“The first I knew about a no-hitter was in the fifth inning when the scoreboard showed Boston didn’t have a hit. I didn’t give it any more thought until the ninth,” Chambers told reporters after the game.3 Fitz Gerald had been calling the pitches all day, but as Chambers went to the mound for the ninth inning with a no-hitter on the line, he told his catcher he’d make his own pitch selections.4 He’d gotten the cleanup hitter to end the eighth; now he faced Boston’s 5-6-7 hitters, Sid Gordon, Walker Cooper, and Olmo. Gordon grounded to short, but Chambers was especially wary of the hard-nosed Cooper, an eight-time All-Star in his 18 NL seasons. “Whenever I pitch against him, Cooper generally hits one they can never find. I tried to pitch very carefully to him when he came up in the ninth,” Chambers explained.5 Cooper got a fastball on the first pitch and lifted a fly to moderately deep center where Metkovitch made the catch for the second out.
As Olmo neared the plate, third baseman Bob Dillinger jokingly yelled to Chambers, “You’re lousy if you don’t retire this guy.”6 Just as eager as Cooper had been, Olmo swung at the first pitch, another fastball, with the same result—a fly to Metkovitch. Chambers had completed the first Pittsburgh no-hitter in 44 seasons.7 Fitz Gerald summed it up: “Sure he was wild, but when he needed a little extra on his fastball, boy, he had it.”8
Chambers’ eight-walk, wild-pitch, no-hitter has earned him a spot (No. 8) on at least one current list of the ten most imperfect hitless games in baseball history.9 It also carries the distinction of being the only no-hitter by a visiting pitcher in the 38-year history of Braves Field, and the last one in “the house that Ruth quit.” 10
Then and still an avid Boston Braves fan, I was present with my dad at this early May doubleheader. The abrupt shift to Milwaukee in 1953 still pains me. My most vivid memory of this second game was how the buzz in the stands morphed into mild applause for Cliff Chambers until, near game’s end, loud cheers erupted as his date with destiny grew ever closer. For this youngster embarking on a lifelong love affair with our national pastime, such responses were seen as treason. Of course, now I can appreciate how the thrill of eye-witnessing a potential once-in-a-lifetime event might trump fan loyalty. Then again …..! And I’ll always wonder what impact this game might have had on Billy Southworth’s dismissal as manager after the June 19 game that season. After Spahn won the first game on May 6, the Braves stood 13-8 (.619). They were 28-31 when Southworth was replaced by Tommy Holmes, so they went 15-23 (.394) between the no-hitter and the firing. Over those games the offense was anemic and scored three or fewer runs in nearly half of them. By the end of the 1951 season only the Giants and Dodgers had outscored the Braves in the National League, and they batted .262, also third in the NL. Off-field issues (team dissension ignited by the signing of seldom-used bonus baby Johnny Antonelli, the ill-fated December 1949 trade of Eddie Stanky and Alvin Dark to the Giants for Gordon, Willard Marshall, Kerr, and Red Webb, and charges that Southworth was too paternalistic with his players) have usually been cited as primary causes for the firing. Nonetheless, the sharp decline in production at the plate that began with Chambers’ no-hitter may have been the final nail in Southworth’s coffin.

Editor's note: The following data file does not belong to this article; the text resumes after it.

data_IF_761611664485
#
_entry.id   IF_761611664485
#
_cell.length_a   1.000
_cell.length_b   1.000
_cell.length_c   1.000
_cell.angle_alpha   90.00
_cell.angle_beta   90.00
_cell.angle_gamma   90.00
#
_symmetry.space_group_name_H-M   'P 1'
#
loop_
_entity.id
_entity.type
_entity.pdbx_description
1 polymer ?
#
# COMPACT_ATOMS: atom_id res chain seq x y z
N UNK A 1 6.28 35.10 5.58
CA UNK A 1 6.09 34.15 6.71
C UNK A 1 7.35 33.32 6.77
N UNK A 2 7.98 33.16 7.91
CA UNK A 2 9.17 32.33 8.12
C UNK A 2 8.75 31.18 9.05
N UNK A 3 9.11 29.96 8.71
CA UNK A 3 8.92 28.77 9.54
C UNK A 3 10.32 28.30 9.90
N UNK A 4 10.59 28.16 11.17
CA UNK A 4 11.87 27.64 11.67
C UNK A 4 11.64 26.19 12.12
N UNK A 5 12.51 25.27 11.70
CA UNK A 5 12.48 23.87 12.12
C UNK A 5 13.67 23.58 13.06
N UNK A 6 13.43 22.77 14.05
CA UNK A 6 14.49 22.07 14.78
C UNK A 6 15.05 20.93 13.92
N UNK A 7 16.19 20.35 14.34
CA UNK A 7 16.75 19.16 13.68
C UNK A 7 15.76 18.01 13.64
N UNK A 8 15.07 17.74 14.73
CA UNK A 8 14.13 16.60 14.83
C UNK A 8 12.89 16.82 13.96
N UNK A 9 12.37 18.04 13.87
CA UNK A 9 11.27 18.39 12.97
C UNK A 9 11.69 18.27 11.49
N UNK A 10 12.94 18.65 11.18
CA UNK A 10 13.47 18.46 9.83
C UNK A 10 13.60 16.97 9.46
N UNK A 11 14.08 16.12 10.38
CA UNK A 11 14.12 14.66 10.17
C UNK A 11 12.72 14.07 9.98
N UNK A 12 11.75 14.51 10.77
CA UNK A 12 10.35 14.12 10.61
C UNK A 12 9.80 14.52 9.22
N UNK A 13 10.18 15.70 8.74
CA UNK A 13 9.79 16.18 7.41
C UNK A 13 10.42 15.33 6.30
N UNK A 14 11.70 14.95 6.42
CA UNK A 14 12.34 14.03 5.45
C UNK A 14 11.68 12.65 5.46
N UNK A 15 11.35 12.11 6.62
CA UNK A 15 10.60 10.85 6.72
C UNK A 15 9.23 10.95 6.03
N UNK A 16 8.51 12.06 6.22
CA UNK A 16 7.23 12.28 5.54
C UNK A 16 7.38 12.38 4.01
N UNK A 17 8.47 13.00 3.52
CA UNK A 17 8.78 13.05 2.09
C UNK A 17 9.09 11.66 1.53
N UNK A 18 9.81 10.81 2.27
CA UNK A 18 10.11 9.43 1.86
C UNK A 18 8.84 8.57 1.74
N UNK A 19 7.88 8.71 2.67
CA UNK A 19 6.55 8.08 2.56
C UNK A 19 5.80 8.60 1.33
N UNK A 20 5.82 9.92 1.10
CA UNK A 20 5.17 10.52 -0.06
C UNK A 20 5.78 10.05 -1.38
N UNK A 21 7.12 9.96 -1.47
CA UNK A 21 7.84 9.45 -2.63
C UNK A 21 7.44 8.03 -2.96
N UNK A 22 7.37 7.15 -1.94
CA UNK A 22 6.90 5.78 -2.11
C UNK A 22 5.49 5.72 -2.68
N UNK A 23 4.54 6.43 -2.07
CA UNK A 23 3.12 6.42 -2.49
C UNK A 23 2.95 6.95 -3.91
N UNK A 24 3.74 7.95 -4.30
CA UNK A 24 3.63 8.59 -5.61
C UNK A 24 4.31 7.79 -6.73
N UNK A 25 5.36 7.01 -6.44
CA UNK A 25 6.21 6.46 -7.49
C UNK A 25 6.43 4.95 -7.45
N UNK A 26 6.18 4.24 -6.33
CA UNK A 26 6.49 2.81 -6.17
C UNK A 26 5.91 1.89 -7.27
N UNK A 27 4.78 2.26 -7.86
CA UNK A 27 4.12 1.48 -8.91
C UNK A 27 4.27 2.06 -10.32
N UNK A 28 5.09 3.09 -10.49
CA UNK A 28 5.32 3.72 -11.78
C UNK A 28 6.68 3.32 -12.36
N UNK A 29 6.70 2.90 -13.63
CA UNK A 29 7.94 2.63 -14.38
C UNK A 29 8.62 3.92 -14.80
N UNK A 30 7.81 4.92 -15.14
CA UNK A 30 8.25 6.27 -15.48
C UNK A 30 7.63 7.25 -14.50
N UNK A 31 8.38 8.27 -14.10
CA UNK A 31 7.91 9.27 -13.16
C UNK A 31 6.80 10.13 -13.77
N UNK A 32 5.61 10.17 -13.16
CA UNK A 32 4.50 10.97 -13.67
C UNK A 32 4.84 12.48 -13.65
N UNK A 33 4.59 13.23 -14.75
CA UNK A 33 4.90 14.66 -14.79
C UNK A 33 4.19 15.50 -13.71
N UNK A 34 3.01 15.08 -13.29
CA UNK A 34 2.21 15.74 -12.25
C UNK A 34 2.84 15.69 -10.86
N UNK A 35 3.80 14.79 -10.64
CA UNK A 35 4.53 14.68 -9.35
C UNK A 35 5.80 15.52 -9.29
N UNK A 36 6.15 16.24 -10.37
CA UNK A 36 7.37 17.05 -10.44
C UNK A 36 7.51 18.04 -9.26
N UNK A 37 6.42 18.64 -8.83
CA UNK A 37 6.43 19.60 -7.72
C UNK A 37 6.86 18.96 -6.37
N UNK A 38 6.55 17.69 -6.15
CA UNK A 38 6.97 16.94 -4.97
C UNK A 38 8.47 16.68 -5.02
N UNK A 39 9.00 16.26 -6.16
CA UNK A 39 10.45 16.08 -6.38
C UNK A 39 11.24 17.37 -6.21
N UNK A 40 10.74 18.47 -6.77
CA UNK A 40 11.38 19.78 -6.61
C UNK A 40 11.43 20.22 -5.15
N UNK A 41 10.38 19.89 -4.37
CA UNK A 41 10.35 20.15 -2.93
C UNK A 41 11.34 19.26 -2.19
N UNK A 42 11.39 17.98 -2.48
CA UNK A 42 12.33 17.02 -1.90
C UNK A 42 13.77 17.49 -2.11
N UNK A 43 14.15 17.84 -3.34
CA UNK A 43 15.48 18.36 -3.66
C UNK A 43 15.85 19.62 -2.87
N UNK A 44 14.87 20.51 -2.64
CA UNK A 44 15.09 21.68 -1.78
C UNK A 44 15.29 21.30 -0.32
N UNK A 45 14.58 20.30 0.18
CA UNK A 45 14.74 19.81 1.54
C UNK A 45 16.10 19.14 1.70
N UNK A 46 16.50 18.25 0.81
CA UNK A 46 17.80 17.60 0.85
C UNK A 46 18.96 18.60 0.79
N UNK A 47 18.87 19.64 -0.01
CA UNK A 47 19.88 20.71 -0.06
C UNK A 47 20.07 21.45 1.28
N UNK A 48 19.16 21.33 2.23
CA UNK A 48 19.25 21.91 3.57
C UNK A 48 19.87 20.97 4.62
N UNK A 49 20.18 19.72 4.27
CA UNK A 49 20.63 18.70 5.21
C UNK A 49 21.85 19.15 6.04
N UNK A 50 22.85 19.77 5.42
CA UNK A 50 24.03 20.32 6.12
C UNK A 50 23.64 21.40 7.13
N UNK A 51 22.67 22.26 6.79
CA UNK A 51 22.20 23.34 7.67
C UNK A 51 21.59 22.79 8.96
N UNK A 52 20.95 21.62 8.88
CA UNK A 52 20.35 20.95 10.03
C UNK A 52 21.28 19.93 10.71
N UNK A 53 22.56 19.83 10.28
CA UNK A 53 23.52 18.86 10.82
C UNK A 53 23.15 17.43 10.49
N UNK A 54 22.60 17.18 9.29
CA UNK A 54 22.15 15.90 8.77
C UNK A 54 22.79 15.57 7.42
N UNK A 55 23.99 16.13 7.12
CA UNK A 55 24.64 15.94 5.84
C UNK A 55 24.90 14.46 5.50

Finoli, David. Classic Bucs: The 50 Greatest Games in Pittsburgh Pirates History. Kent, OH: Kent University Press, 2013. 63.
Finoli, David and Bill Ranier. The Pittsburgh Pirates Encyclopedia. Champaign, IL: Sports Publishing, 2003. 562.
Kelley, Brent. The Pastime in Turbulence: Interviews with Baseball Players of the 1940s. Jefferson, NC: McFarland, 2001. 280
Sullivan, George. “When It Was Braves Field.” Bostonia, Summer 2003. 10
Brooklyn Daily Eagle, May 7, 1951. 14.
The Sporting News, May 16, 1951. 13.
Zerby, Jack. “May 25, 1935.” SABR Games Project, sabr.org. 2014.
This Great Game.com (Lists; Accessed May 23, 2014)
1 Kelley, The Pastime in Turbulence, 280.
2 The Sporting News, May 16, 1951, 13.
3 Brooklyn Daily Eagle, May 7, 1951, 14.
4 Finoli and Ranier, The Pittsburgh Pirates Encyclopedia, 562.
5 Brooklyn Daily Eagle, May 7, 1951, 14.
6 Finoli and Ranier, 562.
7 The last Pittsburgh no-hitter had been by Nick Maddox on September 20, 1907. The Sporting News, May 16, 1951, 13.
8 Finoli, Classic Bucs: The 50 Greatest Games in Pittsburgh Pirates History, 63.
10 Sullivan, “When It Was Braves Field,” 10. Babe Ruth played his final season at age 40 with the Braves in 1935 after being released by the Yankees. He hit an Opening-Day home run at Braves Field, but retired in early June. Zerby, “May 25, 1935.” Ruth played 11 games at Braves Field that season, the last one on May 12. Baseball-Reference.com.